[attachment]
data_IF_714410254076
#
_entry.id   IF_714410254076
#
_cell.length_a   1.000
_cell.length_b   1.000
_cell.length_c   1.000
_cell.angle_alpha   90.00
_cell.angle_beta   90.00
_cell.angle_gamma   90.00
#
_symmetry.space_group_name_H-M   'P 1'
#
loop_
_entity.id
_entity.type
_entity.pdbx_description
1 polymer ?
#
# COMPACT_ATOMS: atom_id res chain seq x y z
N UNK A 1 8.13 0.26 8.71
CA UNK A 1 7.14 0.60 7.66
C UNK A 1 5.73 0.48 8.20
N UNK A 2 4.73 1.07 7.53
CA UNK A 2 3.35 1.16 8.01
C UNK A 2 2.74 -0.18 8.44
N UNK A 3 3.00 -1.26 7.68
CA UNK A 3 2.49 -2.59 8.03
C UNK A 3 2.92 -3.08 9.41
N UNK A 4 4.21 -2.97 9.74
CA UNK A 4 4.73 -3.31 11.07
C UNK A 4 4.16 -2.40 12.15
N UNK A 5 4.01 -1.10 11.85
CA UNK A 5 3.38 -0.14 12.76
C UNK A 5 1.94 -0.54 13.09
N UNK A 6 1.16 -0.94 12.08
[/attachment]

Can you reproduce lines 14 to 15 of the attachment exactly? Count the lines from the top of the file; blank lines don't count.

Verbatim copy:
loop_
_entity.id